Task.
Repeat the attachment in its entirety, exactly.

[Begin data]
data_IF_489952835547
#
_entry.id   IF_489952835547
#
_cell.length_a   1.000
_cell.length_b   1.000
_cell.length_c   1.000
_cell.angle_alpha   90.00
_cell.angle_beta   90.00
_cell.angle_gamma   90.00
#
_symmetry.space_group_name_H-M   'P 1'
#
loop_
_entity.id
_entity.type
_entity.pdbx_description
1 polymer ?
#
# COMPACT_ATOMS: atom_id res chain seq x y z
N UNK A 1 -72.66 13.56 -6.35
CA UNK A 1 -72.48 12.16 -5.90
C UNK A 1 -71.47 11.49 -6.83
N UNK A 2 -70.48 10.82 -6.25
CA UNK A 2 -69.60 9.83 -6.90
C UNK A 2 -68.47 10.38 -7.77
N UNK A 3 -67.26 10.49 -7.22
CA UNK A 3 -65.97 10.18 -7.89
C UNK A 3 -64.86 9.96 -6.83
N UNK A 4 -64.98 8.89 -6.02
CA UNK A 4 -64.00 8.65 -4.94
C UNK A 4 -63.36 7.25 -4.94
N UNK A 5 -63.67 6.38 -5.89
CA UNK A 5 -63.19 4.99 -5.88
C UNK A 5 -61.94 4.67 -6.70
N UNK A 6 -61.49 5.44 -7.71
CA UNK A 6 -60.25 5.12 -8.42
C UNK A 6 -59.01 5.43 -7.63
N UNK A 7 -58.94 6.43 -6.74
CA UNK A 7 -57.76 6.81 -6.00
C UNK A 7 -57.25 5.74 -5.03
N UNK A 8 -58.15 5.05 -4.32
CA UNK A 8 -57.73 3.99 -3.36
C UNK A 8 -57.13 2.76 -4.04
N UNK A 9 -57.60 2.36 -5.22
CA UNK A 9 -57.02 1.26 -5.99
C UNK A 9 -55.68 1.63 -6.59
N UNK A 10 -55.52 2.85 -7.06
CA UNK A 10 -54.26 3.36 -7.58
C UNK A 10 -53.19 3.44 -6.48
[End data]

data_IF_489952835547
#
_entry.id   IF_489952835547
#
_cell.length_a   1.000
_cell.length_b   1.000
_cell.length_c   1.000
_cell.angle_alpha   90.00
_cell.angle_beta   90.00
_cell.angle_gamma   90.00
#
_symmetry.space_group_name_H-M   'P 1'
#
loop_
_entity.id
_entity.type
_entity.pdbx_description
1 polymer ?
#
# COMPACT_ATOMS: atom_id res chain seq x y z
N UNK A 1 -72.66 13.56 -6.35
CA UNK A 1 -72.48 12.16 -5.90
C UNK A 1 -71.47 11.49 -6.83
N UNK A 2 -70.48 10.82 -6.25
CA UNK A 2 -69.60 9.83 -6.90
C UNK A 2 -68.47 10.38 -7.77
N UNK A 3 -67.26 10.49 -7.22
CA UNK A 3 -65.97 10.18 -7.89
C UNK A 3 -64.86 9.96 -6.83
N UNK A 4 -64.98 8.89 -6.02
CA UNK A 4 -64.00 8.65 -4.94
C UNK A 4 -63.36 7.25 -4.94
N UNK A 5 -63.67 6.38 -5.89
CA UNK A 5 -63.19 4.99 -5.88
C UNK A 5 -61.94 4.67 -6.70
N UNK A 6 -61.49 5.44 -7.71
CA UNK A 6 -60.25 5.12 -8.42
C UNK A 6 -59.01 5.43 -7.63
N UNK A 7 -58.94 6.43 -6.74
CA UNK A 7 -57.76 6.81 -6.00
C UNK A 7 -57.25 5.74 -5.03
N UNK A 8 -58.15 5.05 -4.32
CA UNK A 8 -57.73 3.99 -3.36
C UNK A 8 -57.13 2.76 -4.04
N UNK A 9 -57.60 2.36 -5.22
CA UNK A 9 -57.02 1.26 -5.99
C UNK A 9 -55.68 1.63 -6.59
N UNK A 10 -55.52 2.85 -7.06
CA UNK A 10 -54.26 3.36 -7.58
C UNK A 10 -53.19 3.44 -6.48